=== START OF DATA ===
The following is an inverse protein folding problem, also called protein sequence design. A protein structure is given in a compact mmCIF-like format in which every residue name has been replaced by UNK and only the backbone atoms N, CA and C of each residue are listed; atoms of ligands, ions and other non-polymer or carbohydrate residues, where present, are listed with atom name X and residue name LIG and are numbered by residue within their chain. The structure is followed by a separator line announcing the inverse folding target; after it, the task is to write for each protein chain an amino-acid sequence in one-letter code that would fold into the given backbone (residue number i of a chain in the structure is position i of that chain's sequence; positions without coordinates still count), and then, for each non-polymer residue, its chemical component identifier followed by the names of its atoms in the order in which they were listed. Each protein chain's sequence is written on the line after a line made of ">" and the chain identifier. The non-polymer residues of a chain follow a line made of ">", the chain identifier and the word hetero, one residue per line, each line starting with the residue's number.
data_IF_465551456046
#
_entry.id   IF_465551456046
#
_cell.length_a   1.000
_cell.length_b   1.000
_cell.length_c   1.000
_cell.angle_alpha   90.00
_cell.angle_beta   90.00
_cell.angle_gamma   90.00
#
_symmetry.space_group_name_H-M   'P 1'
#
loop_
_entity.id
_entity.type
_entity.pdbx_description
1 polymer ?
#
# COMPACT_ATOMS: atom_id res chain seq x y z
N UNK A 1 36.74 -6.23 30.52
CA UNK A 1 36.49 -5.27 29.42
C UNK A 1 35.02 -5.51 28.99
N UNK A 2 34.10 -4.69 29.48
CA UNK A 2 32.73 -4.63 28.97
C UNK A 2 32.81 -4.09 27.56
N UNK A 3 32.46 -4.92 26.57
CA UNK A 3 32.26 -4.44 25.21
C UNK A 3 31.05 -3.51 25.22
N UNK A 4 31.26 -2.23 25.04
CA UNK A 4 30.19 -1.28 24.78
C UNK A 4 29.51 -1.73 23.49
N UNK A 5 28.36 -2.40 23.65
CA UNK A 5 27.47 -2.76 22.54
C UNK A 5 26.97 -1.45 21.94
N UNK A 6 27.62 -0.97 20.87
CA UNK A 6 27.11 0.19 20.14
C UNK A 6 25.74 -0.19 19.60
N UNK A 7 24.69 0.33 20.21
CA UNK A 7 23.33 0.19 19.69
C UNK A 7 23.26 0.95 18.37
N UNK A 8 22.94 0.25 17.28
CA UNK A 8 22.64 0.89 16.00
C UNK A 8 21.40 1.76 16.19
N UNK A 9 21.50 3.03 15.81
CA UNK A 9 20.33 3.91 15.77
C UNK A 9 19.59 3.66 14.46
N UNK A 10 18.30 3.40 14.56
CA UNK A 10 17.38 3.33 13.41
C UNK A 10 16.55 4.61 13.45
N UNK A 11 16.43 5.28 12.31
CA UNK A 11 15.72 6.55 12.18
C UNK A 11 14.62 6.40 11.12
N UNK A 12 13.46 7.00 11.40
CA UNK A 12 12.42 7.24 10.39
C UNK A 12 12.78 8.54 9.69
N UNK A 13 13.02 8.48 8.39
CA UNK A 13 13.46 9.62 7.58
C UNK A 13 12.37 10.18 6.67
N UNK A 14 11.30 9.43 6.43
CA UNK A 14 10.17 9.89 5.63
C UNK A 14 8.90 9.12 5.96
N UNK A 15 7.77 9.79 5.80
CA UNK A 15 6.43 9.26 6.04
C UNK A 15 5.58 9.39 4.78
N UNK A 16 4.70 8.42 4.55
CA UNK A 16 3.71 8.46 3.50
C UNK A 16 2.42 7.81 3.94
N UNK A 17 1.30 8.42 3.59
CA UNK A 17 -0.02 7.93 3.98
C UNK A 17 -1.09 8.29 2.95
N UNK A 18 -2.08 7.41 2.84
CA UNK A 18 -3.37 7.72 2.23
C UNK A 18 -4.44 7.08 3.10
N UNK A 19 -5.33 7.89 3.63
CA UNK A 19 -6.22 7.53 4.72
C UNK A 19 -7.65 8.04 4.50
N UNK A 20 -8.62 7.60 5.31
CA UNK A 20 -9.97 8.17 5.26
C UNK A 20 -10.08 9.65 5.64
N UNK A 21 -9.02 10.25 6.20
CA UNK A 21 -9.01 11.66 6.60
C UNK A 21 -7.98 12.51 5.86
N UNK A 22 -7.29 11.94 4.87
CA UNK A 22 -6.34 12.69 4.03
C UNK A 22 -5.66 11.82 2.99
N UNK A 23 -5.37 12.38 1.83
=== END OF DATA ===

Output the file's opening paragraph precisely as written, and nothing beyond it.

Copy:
The following is an inverse protein folding problem, also called protein sequence design. A protein structure is given in a compact mmCIF-like format in which every residue name has been replaced by UNK and only the backbone atoms N, CA and C of each residue are listed; atoms of ligands, ions and other non-polymer or carbohydrate residues, where present, are listed with atom name X and residue name LIG and are numbered by residue within their chain. The structure is followed by a separator line announcing the inverse folding target; after it, the task is to write for each protein chain an amino-acid sequence in one-letter code that would fold into the given backbone (residue number i of a chain in the structure is position i of that chain's sequence; positions without coordinates still count), and then, for each non-polymer residue, its chemical component identifier followed by the names of its atoms in the order in which they were listed. Each protein chain's sequence is written on the line after a line made of ">" and the chain identifier. The non-polymer residues of a chain follow a line made of ">", the chain identifier and the word hetero, one residue per line, each line starting with the residue's number.